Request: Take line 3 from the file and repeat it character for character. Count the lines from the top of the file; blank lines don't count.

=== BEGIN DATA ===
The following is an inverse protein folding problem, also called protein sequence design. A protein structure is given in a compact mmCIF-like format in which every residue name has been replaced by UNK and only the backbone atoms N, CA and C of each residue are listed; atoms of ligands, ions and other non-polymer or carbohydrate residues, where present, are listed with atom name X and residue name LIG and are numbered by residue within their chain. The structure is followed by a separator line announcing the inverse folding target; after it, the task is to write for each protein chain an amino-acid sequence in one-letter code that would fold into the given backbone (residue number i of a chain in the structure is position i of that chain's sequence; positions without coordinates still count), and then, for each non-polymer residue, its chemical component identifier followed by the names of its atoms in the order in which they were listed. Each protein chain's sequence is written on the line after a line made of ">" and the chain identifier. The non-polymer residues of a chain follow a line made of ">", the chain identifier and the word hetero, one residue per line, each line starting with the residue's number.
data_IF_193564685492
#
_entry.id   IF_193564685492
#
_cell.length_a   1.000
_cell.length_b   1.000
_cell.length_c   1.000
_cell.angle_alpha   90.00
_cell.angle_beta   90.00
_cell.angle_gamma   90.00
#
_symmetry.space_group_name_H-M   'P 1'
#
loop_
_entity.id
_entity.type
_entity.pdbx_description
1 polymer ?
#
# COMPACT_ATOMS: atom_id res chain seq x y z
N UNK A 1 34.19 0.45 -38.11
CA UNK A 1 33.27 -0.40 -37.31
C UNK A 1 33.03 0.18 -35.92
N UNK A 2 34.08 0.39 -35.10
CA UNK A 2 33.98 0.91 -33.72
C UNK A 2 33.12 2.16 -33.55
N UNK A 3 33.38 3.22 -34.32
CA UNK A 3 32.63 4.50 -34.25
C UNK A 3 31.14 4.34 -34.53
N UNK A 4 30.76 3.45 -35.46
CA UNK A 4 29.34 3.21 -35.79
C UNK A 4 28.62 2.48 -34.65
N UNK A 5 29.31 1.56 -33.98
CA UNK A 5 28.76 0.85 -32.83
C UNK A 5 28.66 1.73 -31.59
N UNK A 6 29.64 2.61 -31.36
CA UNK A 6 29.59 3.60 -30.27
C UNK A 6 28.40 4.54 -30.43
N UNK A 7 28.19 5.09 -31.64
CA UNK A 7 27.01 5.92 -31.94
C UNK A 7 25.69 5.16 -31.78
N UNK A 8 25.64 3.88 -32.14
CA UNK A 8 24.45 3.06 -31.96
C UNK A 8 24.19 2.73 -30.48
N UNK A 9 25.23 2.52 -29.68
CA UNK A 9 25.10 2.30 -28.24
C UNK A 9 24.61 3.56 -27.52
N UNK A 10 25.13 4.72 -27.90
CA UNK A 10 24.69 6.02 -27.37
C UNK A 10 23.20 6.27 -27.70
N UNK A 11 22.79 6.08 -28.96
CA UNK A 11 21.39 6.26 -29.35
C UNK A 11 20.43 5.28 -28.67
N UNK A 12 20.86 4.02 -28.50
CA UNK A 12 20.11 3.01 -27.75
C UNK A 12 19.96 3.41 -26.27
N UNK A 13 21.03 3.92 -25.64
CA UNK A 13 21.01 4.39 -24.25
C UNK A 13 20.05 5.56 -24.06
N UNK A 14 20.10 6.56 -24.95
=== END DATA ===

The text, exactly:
#